7 Best Eating Habits to Help Lower Blood Pressure, Say Dietitians

While almost everyone knows that high blood pressure can lead to a heart attack and stroke—not everyone knows exactly how. That may be one reason half of adults in the United States have hypertension and only one in four of the have it under control, according to the CDC. But how do you lower your blood pressure?

Most people likely assume the answer is “put down the saltshaker.” While that’s good advice, not adding salt to your food is just one healthy practice to help lower your blood pressure. There are many more eating habits and food prep techniques you can use every day to adopt a lower-sodium diet. We’ll tick off seven of the best below, but first some blood pressure basics that’ll prime your pump, so to speak, toward action.

Plumbing 101

You can think of your circulatory system as a water pump (your heart) and pipes (your blood vessels). Blood pressure is the force the blood pushing against artery walls as your heart pumps blood through those pipes to move oxygen throughout your body. Healthy blood vessels are pliable pipes that easily flex as needed to maintain steady blood flow. However, when arteries become stiff or “hardened” and not able to dilate, your heart must work much harder, increasing the force needed to move the blood through those pipes. That’s high blood pressure.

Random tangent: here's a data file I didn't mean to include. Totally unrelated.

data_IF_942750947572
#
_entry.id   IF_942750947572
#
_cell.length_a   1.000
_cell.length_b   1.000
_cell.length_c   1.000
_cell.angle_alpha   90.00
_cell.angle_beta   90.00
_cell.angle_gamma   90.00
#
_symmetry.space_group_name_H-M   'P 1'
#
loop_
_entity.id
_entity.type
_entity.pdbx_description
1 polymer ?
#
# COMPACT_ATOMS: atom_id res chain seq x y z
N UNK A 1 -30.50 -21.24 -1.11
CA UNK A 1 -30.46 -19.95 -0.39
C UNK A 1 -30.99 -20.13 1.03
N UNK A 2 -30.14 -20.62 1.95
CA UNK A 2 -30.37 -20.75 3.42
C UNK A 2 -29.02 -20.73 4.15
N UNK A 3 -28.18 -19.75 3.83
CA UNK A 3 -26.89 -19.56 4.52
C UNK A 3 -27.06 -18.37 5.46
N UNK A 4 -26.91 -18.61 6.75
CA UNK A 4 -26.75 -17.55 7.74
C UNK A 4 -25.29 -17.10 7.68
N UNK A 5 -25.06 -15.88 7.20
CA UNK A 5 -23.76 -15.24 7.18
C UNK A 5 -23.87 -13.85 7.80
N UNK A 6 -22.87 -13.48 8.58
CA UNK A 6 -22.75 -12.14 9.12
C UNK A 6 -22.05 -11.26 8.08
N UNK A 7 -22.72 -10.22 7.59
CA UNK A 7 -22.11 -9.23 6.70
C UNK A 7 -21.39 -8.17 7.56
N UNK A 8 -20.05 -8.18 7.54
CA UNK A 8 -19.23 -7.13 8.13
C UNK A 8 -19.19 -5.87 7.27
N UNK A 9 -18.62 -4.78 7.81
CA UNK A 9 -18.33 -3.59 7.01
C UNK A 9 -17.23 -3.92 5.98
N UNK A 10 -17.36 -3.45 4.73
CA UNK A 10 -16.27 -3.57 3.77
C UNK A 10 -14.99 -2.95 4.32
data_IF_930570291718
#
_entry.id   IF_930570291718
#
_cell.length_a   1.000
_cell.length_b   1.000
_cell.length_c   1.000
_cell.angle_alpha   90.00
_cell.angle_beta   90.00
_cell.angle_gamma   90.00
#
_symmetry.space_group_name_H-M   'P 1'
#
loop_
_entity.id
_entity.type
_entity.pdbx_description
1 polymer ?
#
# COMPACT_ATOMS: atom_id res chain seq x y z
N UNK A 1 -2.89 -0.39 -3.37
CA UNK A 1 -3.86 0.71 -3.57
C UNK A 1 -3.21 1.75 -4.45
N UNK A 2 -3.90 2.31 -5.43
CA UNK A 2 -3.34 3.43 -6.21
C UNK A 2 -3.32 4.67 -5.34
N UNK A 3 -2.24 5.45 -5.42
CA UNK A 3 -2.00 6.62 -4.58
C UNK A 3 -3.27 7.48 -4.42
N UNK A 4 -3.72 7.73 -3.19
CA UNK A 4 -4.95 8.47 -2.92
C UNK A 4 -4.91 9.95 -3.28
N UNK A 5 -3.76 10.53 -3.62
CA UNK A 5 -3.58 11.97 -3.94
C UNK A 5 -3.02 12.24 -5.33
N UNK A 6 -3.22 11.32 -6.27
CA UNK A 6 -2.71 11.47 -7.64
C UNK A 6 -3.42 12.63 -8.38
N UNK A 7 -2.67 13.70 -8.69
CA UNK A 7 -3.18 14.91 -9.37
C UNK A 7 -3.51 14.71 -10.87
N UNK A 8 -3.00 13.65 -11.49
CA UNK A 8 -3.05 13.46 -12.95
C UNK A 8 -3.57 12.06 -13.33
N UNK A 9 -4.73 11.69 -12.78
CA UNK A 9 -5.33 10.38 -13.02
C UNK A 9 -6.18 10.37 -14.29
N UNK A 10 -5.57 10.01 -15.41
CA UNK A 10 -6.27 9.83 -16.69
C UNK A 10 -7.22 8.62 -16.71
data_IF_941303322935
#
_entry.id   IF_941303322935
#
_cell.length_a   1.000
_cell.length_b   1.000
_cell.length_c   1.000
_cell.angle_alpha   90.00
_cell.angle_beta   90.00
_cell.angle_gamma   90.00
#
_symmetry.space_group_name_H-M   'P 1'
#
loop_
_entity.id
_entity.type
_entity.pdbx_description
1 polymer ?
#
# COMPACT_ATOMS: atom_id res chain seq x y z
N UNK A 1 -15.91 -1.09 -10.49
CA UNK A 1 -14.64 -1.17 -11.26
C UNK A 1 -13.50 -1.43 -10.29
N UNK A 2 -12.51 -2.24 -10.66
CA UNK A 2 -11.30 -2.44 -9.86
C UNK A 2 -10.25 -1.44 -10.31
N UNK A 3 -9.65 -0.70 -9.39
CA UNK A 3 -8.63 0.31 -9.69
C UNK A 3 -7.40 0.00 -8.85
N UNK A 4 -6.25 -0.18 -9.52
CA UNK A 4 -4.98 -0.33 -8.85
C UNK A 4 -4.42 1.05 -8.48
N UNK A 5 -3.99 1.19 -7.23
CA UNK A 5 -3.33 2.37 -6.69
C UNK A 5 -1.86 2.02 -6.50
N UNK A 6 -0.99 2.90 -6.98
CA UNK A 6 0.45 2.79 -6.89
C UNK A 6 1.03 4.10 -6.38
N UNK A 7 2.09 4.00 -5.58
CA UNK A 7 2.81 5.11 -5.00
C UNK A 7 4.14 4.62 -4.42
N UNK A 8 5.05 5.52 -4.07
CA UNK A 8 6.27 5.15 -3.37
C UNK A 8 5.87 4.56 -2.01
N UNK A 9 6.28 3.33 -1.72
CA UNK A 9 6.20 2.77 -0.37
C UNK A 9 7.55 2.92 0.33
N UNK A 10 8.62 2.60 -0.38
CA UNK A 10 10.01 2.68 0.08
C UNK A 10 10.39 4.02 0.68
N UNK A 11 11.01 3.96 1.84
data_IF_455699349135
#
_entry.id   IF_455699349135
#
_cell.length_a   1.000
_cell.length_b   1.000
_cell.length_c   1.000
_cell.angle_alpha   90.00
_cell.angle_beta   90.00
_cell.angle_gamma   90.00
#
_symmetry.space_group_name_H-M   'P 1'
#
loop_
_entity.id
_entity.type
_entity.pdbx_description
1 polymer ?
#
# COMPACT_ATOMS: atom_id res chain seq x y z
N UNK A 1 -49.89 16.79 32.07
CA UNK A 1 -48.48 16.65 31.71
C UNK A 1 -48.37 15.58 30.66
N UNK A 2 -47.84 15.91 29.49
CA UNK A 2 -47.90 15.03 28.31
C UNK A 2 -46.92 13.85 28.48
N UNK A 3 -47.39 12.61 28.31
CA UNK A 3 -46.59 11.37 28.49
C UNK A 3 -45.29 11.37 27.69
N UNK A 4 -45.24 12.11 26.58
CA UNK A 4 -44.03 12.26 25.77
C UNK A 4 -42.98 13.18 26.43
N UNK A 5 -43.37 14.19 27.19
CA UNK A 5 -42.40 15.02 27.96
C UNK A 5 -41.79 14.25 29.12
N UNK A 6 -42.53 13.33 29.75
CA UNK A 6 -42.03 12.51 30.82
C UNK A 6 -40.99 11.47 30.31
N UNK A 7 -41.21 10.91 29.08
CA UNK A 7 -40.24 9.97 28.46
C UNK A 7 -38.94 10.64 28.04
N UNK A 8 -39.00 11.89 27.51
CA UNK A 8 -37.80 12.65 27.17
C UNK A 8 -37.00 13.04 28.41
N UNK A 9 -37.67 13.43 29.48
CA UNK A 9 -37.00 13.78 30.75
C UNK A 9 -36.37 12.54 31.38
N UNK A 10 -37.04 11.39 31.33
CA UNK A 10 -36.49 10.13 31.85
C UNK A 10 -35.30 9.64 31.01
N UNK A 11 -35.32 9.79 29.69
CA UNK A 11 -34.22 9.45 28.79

Long-term hypertension damages the lining of those delicate blood vessels. It can lead to a host of disorders, including enlarged heart muscle, heart failure and heart attack, stroke, dementia, kidney failure, damage to your eyesight, and erectile dysfunction. You can see why you need to be a plumber for your heart and arteries. Take advantage of these practical ways to eat and cook to lower your blood pressure.

Beware of hidden sodium

When shopping, check nutrition labels carefully. “Labels that say things like ‘25% less sodium’ are often deceiving because they only means that the product has less sodium than their original product,” warns Jamie Nadeau, RD, a registered dietitian and owner of The Balanced Nutritionist.  “Also, keep in mind that many high sodium foods don’t taste super salty.”

Some surprising sources of sodium include breads, cheese, salad dressings, and condiments. One example of this is cottage cheese, which packs about 373 mg of sodium in a half a cup.

Use fiber to lower the pressure

Eating more of the healthiest of foods, such as lentils, beans, whole grains, fruits, and vegetables, will help lower your blood pressure, says Rhyan Geiger, RDN, owner of Phoenix Vegan Dietitian. “These foods promote heart health not only with their fiber content but also with the micronutrients and antioxidants they provide as well,” she says. Research in Frontiers in Nutrition links increasing fiber intake to lowering blood pressure.

You can lower your sodium consumption by choosing pasta and beans in their dry form rather than canned, which tends to use lots of salt as a preservative, says Eatthis.com medical review board expert and registered dietitian nutritionist Lisa R. Young, PhD, RDN, author of Finally Full, Finally Slim & The Portion Teller Plan.

Also, use fresh meats instead of those packaged and preserved. Fresh cuts of beef, chicken or pork contain natural sodium, but much less than is added during processing in products like bacon or ham, says Young. And if you must use canned beans and vegetables for convenience, rinse them under water first to remove sodium. An analysis by The Food Analysis Laboratory Control Center (FALCC) at Virginia Tech found that rinsing and draining canned vegetables with lukewarm tap water reduces sodium content by between 9–23%.

If your food needs a hint of salt to spark up the flavor, try kelp flakes, suggests clinical nutritionist Sara Kahn, MS, CNS, CDN.